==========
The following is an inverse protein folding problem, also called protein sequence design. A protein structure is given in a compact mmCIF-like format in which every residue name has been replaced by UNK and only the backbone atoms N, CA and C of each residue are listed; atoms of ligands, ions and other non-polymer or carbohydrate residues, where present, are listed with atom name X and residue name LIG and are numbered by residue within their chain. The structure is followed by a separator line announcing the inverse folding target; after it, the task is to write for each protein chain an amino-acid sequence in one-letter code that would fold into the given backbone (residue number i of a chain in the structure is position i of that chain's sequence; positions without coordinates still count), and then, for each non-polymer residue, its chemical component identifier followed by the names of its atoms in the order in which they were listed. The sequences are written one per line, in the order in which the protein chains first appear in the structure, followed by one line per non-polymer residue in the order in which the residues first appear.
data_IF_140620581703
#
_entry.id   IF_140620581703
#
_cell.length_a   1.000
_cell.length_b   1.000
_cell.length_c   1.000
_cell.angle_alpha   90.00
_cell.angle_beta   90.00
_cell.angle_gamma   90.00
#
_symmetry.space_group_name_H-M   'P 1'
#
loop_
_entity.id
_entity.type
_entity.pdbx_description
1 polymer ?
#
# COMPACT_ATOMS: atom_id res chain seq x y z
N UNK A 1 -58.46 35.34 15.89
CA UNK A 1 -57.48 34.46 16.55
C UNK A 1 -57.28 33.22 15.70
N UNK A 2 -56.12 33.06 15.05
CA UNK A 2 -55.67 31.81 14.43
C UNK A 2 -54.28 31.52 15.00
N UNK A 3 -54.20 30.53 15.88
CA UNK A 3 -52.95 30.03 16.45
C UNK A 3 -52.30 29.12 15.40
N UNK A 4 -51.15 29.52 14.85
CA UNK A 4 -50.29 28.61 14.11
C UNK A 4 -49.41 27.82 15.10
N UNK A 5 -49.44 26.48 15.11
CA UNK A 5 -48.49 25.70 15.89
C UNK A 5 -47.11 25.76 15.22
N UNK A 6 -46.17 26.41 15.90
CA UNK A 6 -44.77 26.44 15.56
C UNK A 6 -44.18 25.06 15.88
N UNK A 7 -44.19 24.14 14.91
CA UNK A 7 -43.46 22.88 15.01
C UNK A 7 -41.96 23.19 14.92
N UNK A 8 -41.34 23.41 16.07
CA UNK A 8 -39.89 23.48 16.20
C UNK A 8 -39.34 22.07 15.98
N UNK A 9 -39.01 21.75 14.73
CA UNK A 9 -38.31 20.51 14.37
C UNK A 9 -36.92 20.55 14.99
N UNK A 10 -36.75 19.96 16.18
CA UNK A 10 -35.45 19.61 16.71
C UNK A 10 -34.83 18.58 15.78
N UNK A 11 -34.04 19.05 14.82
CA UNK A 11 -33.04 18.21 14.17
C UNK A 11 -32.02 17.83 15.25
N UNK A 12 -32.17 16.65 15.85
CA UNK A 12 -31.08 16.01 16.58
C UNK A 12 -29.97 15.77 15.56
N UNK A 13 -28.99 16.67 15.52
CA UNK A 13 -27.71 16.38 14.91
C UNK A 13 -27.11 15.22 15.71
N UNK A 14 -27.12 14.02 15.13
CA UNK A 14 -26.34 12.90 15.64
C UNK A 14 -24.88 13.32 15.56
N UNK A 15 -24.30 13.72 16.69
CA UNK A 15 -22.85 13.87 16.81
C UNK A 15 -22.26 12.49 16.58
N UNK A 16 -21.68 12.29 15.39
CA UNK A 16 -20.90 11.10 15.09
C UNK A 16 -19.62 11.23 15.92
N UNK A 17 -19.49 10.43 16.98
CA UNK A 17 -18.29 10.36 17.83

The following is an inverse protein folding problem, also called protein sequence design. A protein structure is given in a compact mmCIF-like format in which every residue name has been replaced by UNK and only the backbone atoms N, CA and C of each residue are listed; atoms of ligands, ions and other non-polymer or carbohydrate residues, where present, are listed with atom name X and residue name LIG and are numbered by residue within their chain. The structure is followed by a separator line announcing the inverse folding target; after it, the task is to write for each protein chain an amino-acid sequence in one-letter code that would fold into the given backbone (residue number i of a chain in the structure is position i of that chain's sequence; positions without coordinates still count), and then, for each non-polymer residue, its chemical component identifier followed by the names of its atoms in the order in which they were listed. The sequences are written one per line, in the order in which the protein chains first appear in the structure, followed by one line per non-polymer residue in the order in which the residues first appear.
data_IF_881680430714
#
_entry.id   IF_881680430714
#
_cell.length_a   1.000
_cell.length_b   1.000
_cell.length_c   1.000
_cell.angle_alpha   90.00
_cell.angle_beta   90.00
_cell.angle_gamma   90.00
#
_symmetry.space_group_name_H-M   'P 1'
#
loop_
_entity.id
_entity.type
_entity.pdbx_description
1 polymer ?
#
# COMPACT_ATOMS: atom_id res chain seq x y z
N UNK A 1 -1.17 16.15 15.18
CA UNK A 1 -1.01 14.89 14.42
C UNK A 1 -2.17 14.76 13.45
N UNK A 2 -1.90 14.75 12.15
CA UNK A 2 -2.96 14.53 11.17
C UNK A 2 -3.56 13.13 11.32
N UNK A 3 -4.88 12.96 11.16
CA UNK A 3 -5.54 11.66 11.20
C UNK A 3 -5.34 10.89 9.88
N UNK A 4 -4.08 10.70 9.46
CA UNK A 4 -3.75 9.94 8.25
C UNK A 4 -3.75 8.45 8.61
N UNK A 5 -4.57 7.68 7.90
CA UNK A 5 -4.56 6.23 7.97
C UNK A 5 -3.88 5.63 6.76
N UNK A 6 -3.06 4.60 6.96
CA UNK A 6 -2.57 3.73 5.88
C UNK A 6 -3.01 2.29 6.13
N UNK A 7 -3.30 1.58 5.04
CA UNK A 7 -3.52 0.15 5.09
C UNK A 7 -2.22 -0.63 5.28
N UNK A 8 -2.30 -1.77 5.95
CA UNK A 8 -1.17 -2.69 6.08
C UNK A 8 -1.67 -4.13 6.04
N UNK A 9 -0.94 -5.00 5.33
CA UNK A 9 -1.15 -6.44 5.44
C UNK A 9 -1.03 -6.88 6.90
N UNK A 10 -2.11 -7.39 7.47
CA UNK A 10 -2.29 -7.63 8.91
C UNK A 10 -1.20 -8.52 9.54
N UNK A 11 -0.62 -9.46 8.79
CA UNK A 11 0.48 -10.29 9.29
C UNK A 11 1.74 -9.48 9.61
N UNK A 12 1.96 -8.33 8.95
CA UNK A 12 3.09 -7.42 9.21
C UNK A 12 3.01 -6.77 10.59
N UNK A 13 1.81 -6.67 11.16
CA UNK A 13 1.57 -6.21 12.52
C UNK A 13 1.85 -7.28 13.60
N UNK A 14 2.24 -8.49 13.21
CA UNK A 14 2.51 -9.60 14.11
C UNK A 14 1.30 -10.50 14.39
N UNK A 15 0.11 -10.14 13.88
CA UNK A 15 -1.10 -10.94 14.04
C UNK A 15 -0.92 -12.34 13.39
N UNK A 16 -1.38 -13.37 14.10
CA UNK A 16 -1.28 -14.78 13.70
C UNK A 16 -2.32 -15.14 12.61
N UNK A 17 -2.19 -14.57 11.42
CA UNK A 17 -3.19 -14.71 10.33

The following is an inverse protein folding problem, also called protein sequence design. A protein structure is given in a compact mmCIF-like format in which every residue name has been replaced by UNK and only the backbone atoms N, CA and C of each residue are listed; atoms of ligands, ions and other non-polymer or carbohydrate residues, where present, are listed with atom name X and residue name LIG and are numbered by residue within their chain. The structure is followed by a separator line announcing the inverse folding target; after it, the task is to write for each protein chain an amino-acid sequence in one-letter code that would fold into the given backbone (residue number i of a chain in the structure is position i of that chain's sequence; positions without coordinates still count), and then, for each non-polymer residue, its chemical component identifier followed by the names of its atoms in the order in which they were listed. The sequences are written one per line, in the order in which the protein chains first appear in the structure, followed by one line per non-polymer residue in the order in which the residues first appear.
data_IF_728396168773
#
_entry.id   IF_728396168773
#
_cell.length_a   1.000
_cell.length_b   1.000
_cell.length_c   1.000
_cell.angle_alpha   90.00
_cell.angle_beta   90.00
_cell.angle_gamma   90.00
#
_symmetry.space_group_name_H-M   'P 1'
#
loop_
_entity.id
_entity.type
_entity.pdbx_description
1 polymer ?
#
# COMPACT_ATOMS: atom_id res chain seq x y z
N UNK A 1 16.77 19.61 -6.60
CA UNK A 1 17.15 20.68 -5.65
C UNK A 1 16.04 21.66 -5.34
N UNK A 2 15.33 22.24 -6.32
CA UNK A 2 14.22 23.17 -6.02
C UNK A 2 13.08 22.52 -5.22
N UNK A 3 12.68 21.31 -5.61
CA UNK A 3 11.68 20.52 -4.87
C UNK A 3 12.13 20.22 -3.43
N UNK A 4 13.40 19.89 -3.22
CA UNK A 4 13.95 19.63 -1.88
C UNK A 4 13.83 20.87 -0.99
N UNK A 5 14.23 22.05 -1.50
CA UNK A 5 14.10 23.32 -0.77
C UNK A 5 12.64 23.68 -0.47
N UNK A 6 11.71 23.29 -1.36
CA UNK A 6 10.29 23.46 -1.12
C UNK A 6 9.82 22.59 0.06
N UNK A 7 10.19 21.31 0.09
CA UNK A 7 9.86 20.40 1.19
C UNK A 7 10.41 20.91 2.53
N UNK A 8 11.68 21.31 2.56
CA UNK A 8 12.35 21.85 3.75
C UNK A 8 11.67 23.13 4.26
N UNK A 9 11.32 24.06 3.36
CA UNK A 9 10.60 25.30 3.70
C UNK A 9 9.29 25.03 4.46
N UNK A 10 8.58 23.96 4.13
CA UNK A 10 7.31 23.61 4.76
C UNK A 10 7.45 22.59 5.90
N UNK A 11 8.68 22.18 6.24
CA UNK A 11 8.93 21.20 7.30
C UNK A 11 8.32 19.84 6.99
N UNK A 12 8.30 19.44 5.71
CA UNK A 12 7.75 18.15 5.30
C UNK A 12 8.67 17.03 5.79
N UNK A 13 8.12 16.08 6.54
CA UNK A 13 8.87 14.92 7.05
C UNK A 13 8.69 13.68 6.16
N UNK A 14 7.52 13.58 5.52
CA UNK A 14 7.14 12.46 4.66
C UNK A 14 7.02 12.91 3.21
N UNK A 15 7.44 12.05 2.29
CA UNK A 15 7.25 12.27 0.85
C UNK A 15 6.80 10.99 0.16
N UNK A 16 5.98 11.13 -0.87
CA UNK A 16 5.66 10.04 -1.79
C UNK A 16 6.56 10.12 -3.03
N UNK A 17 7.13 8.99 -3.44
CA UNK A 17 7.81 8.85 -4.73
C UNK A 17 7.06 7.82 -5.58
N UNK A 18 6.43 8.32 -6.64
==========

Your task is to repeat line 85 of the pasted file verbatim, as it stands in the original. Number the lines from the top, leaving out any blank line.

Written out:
#